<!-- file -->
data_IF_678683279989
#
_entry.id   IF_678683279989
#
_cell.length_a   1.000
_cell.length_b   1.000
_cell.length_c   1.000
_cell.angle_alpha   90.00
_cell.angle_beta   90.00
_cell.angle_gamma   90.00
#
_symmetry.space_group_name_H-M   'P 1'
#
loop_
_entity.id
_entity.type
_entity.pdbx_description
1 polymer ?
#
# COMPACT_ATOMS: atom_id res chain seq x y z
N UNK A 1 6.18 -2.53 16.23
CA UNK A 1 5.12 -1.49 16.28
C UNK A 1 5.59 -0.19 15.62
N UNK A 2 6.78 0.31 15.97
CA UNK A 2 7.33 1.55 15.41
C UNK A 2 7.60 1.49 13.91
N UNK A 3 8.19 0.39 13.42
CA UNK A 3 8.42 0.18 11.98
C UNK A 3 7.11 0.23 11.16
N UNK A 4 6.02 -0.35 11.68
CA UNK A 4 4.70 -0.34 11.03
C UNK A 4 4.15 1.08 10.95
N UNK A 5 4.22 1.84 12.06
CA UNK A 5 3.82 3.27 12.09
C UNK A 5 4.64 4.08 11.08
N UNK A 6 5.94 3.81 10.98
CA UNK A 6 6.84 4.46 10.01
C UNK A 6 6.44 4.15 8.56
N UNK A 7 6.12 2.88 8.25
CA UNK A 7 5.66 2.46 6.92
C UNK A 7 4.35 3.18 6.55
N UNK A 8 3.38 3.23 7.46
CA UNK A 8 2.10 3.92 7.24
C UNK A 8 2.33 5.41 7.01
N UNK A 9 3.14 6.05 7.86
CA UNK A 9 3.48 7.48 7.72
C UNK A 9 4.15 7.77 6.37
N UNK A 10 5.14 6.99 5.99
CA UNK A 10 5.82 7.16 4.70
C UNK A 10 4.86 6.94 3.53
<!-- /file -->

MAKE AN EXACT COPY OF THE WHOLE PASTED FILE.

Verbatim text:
data_IF_678683279989
#
_entry.id   IF_678683279989
#
_cell.length_a   1.000
_cell.length_b   1.000
_cell.length_c   1.000
_cell.angle_alpha   90.00
_cell.angle_beta   90.00
_cell.angle_gamma   90.00
#
_symmetry.space_group_name_H-M   'P 1'
#
loop_
_entity.id
_entity.type
_entity.pdbx_description
1 polymer ?
#
# COMPACT_ATOMS: atom_id res chain seq x y z
N UNK A 1 6.18 -2.53 16.23
CA UNK A 1 5.12 -1.49 16.28
C UNK A 1 5.59 -0.19 15.62
N UNK A 2 6.78 0.31 15.97
CA UNK A 2 7.33 1.55 15.41
C UNK A 2 7.60 1.49 13.91
N UNK A 3 8.19 0.39 13.42
CA UNK A 3 8.42 0.18 11.98
C UNK A 3 7.11 0.23 11.16
N UNK A 4 6.02 -0.35 11.68
CA UNK A 4 4.70 -0.34 11.03
C UNK A 4 4.15 1.08 10.95
N UNK A 5 4.22 1.84 12.06
CA UNK A 5 3.82 3.27 12.09
C UNK A 5 4.64 4.08 11.08
N UNK A 6 5.94 3.81 10.98
CA UNK A 6 6.84 4.46 10.01
C UNK A 6 6.44 4.15 8.56
N UNK A 7 6.12 2.88 8.25
CA UNK A 7 5.66 2.46 6.92
C UNK A 7 4.35 3.18 6.55
N UNK A 8 3.38 3.23 7.46
CA UNK A 8 2.10 3.92 7.24
C UNK A 8 2.33 5.41 7.01
N UNK A 9 3.14 6.05 7.86
CA UNK A 9 3.48 7.48 7.72
C UNK A 9 4.15 7.77 6.37
N UNK A 10 5.14 6.99 5.99
CA UNK A 10 5.82 7.16 4.70
C UNK A 10 4.86 6.94 3.53